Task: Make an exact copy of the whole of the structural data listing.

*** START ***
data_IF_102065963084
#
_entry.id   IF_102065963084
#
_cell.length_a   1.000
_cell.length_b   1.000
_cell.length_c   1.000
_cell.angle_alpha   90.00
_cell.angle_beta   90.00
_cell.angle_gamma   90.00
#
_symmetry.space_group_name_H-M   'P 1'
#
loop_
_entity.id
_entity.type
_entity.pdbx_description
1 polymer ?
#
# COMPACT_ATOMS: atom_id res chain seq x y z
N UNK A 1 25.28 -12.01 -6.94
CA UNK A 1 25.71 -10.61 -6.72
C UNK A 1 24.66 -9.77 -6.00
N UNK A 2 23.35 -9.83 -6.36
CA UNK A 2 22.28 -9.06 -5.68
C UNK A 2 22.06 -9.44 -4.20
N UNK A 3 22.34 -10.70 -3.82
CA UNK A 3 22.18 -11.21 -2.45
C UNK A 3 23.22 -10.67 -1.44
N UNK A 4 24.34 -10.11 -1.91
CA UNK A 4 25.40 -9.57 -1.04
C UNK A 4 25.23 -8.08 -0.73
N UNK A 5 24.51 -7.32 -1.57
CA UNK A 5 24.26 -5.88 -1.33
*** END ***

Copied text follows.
data_IF_102065963084
#
_entry.id   IF_102065963084
#
_cell.length_a   1.000
_cell.length_b   1.000
_cell.length_c   1.000
_cell.angle_alpha   90.00
_cell.angle_beta   90.00
_cell.angle_gamma   90.00
#
_symmetry.space_group_name_H-M   'P 1'
#
loop_
_entity.id
_entity.type
_entity.pdbx_description
1 polymer ?
#
# COMPACT_ATOMS: atom_id res chain seq x y z
N UNK A 1 25.28 -12.01 -6.94
CA UNK A 1 25.71 -10.61 -6.72
C UNK A 1 24.66 -9.77 -6.00
N UNK A 2 23.35 -9.83 -6.36
CA UNK A 2 22.28 -9.06 -5.68
C UNK A 2 22.06 -9.44 -4.20
N UNK A 3 22.34 -10.70 -3.82
CA UNK A 3 22.18 -11.21 -2.45
C UNK A 3 23.22 -10.67 -1.44
N UNK A 4 24.34 -10.11 -1.91
CA UNK A 4 25.40 -9.57 -1.04
C UNK A 4 25.23 -8.08 -0.73
N UNK A 5 24.51 -7.32 -1.57
CA UNK A 5 24.26 -5.88 -1.33